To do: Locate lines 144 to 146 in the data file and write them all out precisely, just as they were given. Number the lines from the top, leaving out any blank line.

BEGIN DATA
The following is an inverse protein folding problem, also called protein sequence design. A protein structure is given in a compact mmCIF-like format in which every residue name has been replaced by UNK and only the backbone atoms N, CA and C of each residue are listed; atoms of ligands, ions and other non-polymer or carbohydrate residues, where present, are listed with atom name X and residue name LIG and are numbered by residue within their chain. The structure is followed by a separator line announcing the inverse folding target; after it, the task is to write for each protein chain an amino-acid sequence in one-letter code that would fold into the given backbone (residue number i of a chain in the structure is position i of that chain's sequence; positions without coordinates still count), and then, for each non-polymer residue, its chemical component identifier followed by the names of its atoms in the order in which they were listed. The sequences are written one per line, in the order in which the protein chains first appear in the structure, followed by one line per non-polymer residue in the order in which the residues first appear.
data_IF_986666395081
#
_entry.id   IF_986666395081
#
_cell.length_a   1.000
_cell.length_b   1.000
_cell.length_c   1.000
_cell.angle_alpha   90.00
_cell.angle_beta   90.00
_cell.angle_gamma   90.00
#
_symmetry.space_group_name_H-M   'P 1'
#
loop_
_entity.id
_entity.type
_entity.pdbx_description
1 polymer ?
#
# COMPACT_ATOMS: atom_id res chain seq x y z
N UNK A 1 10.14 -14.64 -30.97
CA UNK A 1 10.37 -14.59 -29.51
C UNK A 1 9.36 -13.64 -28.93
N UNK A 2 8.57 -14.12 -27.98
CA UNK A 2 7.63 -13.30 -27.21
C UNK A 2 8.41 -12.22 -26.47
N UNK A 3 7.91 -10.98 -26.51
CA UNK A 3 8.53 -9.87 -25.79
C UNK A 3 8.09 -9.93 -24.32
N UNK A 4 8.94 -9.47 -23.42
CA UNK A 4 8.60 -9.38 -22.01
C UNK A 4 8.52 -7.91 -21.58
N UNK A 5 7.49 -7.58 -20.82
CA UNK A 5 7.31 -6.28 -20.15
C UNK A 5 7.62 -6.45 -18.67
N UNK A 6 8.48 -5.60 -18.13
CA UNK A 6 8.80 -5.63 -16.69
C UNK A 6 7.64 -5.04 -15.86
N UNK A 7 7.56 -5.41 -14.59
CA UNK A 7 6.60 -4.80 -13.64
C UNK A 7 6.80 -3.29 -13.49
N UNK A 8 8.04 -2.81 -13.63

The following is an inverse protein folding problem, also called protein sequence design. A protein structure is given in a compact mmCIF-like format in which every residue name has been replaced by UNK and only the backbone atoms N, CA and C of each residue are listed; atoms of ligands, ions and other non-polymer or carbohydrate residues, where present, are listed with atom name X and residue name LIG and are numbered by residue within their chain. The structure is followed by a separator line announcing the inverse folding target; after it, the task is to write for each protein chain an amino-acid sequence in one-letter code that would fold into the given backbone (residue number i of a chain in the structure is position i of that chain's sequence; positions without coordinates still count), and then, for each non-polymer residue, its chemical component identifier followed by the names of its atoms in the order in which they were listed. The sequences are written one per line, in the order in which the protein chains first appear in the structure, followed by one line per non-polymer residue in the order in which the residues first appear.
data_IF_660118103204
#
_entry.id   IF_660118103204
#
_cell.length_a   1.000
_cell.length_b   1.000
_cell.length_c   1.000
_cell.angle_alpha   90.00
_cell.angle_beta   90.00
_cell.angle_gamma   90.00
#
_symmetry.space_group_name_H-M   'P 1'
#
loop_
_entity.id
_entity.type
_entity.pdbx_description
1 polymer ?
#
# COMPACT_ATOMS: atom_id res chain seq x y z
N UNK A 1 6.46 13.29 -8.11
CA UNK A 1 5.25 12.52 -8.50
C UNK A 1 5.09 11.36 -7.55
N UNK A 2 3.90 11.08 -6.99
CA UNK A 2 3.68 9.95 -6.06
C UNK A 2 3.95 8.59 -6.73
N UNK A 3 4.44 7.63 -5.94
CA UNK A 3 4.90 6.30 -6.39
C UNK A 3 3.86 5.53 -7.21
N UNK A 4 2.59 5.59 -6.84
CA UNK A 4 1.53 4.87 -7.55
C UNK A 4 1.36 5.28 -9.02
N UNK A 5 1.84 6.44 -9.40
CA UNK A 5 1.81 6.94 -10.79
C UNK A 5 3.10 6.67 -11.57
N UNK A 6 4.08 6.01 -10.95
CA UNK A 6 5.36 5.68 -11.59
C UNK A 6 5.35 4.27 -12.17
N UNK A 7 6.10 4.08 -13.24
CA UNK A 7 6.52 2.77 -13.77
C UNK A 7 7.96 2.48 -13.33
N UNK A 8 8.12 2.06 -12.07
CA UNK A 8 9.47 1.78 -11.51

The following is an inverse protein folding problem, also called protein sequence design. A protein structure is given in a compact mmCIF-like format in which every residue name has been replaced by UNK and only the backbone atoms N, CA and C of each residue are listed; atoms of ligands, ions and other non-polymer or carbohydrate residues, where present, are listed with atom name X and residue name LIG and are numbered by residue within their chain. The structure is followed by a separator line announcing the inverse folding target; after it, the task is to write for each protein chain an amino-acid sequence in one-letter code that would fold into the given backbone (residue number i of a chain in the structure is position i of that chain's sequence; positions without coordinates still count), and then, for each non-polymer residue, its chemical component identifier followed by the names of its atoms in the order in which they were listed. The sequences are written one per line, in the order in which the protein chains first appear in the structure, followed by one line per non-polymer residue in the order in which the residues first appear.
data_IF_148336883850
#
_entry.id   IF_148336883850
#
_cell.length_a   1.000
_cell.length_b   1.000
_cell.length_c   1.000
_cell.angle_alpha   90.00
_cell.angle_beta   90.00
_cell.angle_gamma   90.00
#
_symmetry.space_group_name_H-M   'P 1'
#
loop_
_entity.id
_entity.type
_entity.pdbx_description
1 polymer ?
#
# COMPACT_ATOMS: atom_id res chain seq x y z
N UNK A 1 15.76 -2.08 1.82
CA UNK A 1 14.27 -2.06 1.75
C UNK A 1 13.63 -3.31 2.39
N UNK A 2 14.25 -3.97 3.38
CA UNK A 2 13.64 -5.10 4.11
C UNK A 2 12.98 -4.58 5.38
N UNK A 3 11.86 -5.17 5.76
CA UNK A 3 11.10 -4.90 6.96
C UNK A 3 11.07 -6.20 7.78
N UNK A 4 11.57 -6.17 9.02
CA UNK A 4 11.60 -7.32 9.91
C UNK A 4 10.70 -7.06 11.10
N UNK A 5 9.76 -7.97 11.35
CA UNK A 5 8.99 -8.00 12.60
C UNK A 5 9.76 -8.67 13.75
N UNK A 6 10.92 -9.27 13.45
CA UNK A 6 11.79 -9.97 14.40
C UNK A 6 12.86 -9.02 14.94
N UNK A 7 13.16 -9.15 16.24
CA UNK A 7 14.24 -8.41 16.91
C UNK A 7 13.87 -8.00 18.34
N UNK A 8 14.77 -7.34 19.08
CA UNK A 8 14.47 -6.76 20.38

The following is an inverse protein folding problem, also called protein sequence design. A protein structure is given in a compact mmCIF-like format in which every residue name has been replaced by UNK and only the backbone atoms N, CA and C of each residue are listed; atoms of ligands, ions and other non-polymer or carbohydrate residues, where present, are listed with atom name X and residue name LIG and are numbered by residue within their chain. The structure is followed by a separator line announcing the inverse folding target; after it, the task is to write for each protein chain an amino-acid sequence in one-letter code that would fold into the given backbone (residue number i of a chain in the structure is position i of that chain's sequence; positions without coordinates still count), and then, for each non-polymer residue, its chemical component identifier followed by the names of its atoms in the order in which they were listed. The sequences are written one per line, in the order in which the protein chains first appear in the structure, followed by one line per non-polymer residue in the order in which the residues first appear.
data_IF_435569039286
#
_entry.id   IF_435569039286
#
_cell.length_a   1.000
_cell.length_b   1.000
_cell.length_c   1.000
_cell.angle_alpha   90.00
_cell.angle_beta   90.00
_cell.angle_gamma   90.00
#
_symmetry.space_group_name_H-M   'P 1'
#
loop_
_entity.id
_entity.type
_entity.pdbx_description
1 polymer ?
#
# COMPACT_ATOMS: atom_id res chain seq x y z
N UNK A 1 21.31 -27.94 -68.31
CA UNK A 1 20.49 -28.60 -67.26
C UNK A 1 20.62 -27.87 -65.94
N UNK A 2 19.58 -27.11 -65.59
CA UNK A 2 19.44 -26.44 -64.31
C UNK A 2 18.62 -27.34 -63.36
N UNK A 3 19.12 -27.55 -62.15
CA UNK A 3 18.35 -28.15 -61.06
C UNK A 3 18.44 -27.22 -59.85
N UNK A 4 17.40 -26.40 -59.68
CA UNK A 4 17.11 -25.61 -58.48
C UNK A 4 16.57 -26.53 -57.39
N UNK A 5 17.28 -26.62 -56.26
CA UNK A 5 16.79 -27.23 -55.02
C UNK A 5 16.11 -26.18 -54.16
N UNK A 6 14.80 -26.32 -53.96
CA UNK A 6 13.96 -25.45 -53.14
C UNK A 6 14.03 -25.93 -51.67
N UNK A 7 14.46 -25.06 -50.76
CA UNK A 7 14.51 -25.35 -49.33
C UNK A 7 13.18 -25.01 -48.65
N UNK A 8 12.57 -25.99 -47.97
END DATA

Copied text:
_symmetry.space_group_name_H-M   'P 1'
#
loop_